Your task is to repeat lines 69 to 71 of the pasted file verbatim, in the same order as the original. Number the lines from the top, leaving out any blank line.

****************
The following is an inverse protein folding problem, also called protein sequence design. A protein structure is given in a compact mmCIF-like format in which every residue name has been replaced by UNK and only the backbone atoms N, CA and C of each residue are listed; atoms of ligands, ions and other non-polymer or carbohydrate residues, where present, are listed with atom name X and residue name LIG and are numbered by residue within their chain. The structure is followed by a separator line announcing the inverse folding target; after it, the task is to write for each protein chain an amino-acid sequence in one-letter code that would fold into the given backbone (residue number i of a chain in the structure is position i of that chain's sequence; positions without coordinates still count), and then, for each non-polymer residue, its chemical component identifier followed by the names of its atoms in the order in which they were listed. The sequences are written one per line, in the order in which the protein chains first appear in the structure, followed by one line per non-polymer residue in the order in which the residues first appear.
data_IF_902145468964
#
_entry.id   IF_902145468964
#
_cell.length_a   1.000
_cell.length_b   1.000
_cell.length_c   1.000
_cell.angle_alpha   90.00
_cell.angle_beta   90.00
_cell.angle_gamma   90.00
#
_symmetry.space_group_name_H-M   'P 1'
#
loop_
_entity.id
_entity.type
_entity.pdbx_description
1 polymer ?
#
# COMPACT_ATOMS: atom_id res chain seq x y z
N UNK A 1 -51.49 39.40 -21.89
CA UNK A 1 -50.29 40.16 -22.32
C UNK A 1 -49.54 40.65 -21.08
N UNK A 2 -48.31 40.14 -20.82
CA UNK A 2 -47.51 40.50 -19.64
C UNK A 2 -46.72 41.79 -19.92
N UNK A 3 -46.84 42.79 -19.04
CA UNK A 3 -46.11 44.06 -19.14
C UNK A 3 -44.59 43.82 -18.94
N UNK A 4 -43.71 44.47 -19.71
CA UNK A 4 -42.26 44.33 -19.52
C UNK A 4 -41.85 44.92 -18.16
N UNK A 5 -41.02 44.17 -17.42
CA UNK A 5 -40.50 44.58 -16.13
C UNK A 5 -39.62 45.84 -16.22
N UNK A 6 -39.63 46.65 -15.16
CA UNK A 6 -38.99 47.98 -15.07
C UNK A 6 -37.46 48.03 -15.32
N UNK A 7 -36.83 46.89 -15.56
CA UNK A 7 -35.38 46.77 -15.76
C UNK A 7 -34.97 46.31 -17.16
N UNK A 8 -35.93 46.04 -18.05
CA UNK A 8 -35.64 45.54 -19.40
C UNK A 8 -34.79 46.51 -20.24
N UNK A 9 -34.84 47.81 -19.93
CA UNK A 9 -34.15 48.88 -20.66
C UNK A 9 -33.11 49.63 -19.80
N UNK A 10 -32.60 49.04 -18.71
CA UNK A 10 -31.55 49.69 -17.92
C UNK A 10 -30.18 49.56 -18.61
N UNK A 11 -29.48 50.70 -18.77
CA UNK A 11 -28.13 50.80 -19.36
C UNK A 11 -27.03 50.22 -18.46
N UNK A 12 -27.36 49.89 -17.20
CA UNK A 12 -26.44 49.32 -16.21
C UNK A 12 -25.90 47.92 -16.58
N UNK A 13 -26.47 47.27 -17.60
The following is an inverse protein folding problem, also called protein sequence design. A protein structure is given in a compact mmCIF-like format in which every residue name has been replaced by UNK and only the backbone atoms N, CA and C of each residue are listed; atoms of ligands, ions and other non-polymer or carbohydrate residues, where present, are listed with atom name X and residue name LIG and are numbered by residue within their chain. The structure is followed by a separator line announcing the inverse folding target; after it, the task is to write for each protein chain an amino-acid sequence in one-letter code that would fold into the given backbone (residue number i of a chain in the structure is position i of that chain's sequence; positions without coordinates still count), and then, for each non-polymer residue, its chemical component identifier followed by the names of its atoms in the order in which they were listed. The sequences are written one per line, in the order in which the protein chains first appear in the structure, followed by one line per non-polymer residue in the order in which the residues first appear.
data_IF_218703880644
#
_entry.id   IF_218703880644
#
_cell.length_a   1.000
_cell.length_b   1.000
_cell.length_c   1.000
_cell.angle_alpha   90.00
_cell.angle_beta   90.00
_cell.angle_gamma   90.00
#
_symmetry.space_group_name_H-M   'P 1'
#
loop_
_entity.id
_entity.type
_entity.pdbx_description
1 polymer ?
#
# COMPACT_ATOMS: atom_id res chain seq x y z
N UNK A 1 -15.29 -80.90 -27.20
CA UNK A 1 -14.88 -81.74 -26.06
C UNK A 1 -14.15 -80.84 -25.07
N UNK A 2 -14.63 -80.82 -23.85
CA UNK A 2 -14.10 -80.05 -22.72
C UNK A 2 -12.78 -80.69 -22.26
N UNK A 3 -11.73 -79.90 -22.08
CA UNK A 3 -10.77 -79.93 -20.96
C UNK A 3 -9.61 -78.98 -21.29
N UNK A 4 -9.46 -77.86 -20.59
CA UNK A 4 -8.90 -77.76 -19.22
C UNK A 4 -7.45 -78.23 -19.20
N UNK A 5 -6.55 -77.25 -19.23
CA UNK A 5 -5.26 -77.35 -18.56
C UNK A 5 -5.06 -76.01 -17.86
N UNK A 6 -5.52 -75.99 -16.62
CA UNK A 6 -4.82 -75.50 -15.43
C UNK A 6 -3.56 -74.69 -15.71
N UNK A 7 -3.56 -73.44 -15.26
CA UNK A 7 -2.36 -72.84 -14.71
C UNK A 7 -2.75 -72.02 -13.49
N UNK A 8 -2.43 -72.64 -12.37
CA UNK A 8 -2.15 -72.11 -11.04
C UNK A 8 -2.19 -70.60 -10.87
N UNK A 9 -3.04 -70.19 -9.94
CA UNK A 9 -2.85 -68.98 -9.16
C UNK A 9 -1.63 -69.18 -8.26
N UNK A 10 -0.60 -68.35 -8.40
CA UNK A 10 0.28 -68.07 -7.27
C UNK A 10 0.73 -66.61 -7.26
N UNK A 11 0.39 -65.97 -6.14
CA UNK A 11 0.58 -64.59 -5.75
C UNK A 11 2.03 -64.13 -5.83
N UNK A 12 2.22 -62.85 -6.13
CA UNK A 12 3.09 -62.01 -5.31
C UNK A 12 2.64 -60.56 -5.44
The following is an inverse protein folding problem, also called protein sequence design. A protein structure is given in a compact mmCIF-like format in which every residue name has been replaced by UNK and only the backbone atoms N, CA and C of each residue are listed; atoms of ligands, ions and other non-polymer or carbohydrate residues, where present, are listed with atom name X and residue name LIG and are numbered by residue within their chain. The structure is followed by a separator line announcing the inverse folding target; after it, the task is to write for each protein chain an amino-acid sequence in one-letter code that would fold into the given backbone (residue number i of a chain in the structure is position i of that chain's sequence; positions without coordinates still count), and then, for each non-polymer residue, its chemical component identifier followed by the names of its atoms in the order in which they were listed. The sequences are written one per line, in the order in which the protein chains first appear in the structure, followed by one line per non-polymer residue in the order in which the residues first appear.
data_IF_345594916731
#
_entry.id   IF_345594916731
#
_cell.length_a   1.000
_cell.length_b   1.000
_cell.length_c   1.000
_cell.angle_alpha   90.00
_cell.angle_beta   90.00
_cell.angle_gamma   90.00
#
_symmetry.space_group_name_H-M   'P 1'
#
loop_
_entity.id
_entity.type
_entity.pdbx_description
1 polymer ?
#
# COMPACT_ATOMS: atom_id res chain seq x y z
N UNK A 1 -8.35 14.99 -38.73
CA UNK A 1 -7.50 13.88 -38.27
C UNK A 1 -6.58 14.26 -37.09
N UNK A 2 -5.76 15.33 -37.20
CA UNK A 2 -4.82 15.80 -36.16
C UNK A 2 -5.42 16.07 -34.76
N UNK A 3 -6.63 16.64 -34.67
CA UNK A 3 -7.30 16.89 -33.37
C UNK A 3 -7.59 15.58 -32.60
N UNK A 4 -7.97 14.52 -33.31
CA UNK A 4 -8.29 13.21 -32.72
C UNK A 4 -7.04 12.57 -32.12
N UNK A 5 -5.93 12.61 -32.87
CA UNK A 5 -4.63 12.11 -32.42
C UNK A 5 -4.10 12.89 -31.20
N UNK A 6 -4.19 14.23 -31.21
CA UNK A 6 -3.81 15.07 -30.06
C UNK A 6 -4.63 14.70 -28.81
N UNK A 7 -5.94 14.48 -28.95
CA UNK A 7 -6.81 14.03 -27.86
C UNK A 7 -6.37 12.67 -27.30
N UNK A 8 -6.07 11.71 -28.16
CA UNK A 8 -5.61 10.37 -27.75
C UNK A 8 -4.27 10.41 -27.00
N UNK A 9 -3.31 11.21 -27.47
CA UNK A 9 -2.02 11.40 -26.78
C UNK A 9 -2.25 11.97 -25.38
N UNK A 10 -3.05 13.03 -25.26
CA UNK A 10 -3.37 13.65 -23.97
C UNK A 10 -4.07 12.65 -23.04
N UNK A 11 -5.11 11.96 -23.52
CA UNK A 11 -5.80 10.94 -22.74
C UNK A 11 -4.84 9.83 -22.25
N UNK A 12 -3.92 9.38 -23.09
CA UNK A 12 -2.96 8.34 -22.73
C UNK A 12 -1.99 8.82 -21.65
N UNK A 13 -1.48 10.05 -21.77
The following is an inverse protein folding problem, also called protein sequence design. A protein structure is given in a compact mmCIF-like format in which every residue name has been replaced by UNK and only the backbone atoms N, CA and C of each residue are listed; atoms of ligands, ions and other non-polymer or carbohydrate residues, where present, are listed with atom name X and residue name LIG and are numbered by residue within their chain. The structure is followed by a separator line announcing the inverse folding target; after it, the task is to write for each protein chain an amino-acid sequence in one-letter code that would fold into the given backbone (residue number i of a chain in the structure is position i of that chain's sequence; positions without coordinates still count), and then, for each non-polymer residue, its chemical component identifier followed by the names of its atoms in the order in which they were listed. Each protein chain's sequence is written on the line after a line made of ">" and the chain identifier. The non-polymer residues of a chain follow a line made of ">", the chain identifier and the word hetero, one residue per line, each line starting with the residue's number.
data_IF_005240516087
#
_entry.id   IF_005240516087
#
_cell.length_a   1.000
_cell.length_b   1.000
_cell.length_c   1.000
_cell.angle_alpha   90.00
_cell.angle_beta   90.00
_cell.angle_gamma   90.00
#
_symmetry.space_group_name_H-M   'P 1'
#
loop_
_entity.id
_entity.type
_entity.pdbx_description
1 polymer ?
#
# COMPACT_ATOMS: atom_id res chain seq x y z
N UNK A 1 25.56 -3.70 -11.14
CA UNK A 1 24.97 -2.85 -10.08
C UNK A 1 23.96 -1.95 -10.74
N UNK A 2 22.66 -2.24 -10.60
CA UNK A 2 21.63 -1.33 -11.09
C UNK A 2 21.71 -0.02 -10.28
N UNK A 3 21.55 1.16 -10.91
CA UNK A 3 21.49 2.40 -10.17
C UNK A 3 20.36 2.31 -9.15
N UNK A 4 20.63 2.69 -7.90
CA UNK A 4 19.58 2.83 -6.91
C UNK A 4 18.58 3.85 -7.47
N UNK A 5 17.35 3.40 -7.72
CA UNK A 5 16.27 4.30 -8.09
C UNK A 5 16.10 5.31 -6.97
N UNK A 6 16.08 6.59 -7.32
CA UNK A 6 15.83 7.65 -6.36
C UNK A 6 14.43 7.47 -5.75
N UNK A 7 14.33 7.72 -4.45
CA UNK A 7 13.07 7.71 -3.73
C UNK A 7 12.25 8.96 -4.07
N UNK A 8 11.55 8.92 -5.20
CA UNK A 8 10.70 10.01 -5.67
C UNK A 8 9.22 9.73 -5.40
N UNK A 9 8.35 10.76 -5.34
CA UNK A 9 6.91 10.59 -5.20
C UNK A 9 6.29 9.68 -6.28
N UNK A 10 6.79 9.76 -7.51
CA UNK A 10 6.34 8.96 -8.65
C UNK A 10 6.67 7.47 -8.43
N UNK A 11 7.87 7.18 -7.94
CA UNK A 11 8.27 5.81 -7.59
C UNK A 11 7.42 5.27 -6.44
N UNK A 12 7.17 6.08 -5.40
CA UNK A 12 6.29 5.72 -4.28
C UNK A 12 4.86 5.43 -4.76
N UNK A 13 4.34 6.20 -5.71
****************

_cell.angle_gamma   90.00
#
_symmetry.space_group_name_H-M   'P 1'